It’s official, we are on final approach for launching our 2015 season. Helping our guests experience and learn about the amazing wildlife and cultures of our coast while enjoying the comfort and authenticity of the schooner Passing Cloud is what we do.
It’s now just a few weeks until we depart for Pacific Rim National Park to join in on all the ecological excitement that’s going on out there. Here’s a quick snapshot of what’s happening right now in our nearshore waters. The increasing day length is triggering phytoplankton, seaweeds, and marine invertebrates and fishes to start reproducing. Most notably, literally millions of Pacific herring are moving into kelp forests and eelgrass meadows throughout the coast to deposit their eggs, feeding enormous congregations of salmon, seabirds, sea lions, gray whales, attracting their predators too, resident and transient orcas.
In this newsletter we have recent news for you, updates from Haida Gwaii, a wildlife spotlight on Pacific herring, and 2015 expedition availability updates, including our Spring in the Great Bear Forest repositioning cruise. Our expeditions are filling up fast, so don’t get caught without a stateroom, contact us soon to book your 2015 adventure aboard the Passing Cloud. We look forward to welcoming you aboard!
Russell Markel, PhD
Founder and President
Ship-based field school with University of Victoria’s School of Environmental Studies
Last month we set out on our first expedition of the season, taking 12 University of Victoria School of Environmental Studies students out on a five-day field course. During the week we explored the Southern Gulf Islands and Salish Sea. The general goal of this course is to explore local coastal conservation issues facing the communities of this region. A definite highlight was our community meeting hosted by the Saturna Island Marine Research and Education Society (SIMRES).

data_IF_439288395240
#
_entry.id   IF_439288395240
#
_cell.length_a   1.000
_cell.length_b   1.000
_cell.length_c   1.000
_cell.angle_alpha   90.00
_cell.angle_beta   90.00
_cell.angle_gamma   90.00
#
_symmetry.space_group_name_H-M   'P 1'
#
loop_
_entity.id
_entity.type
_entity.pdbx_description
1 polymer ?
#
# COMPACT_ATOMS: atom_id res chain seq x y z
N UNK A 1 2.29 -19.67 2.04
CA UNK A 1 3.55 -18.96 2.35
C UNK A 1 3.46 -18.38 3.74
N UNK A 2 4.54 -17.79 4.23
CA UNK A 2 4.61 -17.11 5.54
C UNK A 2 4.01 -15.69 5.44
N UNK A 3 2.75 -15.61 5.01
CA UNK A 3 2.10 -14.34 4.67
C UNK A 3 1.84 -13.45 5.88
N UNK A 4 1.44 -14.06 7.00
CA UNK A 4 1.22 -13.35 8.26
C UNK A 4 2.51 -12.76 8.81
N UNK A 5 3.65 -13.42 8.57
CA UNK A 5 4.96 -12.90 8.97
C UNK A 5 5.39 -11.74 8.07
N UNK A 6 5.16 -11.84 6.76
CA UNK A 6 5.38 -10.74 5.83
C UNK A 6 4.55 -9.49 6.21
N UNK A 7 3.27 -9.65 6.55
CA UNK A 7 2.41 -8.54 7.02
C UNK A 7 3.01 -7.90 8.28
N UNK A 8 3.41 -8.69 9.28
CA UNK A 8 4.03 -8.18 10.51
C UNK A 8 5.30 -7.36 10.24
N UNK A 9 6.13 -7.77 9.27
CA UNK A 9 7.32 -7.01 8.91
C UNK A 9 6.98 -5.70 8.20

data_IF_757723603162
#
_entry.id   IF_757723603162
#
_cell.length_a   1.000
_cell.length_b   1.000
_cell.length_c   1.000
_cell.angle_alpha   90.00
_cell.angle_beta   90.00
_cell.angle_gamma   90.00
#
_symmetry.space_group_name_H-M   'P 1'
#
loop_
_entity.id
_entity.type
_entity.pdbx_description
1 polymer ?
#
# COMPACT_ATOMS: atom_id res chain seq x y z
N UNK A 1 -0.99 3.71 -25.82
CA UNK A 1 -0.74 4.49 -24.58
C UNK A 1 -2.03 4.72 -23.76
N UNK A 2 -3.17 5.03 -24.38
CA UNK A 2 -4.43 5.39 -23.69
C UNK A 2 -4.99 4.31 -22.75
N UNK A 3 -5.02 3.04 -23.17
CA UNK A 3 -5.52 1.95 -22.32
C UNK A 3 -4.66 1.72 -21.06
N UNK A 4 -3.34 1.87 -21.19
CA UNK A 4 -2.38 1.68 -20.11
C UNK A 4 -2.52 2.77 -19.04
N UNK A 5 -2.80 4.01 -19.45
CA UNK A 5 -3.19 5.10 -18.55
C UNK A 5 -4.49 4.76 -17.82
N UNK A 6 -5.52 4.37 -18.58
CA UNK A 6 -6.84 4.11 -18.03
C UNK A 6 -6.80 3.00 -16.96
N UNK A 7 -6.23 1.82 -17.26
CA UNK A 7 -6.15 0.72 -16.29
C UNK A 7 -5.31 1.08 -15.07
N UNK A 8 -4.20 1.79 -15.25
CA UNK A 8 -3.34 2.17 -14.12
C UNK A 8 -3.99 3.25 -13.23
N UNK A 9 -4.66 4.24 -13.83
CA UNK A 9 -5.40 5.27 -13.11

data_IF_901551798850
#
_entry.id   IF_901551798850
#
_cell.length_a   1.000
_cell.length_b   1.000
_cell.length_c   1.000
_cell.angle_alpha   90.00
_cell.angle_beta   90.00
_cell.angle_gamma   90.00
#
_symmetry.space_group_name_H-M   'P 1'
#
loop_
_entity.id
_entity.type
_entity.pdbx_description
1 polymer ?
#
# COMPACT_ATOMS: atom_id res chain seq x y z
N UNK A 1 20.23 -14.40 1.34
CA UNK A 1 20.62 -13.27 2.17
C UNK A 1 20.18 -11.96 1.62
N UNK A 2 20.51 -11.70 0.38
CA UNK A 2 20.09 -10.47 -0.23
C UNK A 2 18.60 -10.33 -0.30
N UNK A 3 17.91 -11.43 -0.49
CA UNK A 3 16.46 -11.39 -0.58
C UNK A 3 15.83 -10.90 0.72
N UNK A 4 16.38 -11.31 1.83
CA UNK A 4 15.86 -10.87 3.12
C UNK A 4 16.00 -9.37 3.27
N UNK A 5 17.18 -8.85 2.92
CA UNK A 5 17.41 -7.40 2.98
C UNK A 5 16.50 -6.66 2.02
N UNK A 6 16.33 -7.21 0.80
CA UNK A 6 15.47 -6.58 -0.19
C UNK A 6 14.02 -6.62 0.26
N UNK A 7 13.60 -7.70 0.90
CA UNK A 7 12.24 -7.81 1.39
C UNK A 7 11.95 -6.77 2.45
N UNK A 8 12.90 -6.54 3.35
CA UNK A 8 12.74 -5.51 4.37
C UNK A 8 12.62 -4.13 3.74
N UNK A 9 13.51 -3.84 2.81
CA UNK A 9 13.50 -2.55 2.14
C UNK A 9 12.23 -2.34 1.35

Wildlife Spotlight: Pacific Herring
Each spring millions of Pacific Herring move inshore to deposit their eggs on seagrass, kelp, and other seaweeds. This massive phenomenon is evident all over the coast, as their eggs coat the shoreline and tidal plants such as eel grass, and the water changes to a milky hue. This extraordinary occurrence plays a key role in our marine ecosystem, feeding many animals from as small as salmon to as large as gray whales. As we head into Pacific Rim National Park each April, we arrive in time to witness this natural event and see the masses of wildlife that come into forage on this tiny fish and their eggs. This little fish, which is one of the most abundant species on our coast has been a major topic of discussion recently, as the Nuu-chah-nulth First Nations prepare to head to Federal Court to try and stop the opening of the commercial herring roe fishery on the west coast (breaking news, the fishery has been cancelled!).
Updates from Haida Gwaii
Each June as we begin sailing north towards Haida Gwaii, we are filled with anticipation and excitement. Gwaii Haanas National Park Reserve and Haida Heritage Site is an incredibly special place and continues to have new exciting developments and discoveries. For example:
In 2014, teams from Parks Canada in Ottawa, as well as archaeologists and mechanical engineers from the University of Victoria teamed up with the Haida Nation in search of underwater cultural resources. They found evidence of human habitation dating back more than 12,000 years ago.
This, along with animal monitoring programs studying various wildlife, student rediscovery camps, and salmon fry releases are all examples of other projects going on in the park to further integrate the community into its operations and reconnect the Haida people with their heritage.
Although this isolated archipelago is only 70 km of the BC coast, it provokes emotions akin to exploring the very edge of the world. It is spectacular, from the bottom of the sea floor to the tips of ancient spruce trees. If Haida Gwaii isn’t on your bucket list already, it should be!
In the News: Outer Shores Charting a Course for Ecotourism
Russ recently sat down with Britney Hope from Pax News West to discuss Outer Shores, and why conservation matters, you can read the whole interview here: